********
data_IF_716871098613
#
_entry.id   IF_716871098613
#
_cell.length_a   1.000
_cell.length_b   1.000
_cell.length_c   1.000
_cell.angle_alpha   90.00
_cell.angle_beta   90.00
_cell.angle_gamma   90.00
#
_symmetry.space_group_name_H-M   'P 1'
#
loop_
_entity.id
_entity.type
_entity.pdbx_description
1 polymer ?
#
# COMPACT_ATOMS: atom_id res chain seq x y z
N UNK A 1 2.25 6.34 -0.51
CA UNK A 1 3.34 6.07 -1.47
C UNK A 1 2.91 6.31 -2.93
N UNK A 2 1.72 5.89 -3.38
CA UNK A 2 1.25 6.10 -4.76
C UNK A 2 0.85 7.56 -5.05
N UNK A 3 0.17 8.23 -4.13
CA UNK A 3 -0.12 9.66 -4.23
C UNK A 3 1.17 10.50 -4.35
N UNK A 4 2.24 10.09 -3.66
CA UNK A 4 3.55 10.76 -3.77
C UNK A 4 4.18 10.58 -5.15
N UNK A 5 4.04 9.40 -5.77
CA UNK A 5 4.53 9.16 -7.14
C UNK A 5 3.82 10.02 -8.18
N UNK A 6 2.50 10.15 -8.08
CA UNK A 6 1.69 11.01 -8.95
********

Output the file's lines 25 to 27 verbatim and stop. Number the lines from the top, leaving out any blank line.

CA UNK A 2 1.25 6.10 -4.76
C UNK A 2 0.85 7.56 -5.05
N UNK A 3 0.17 8.23 -4.13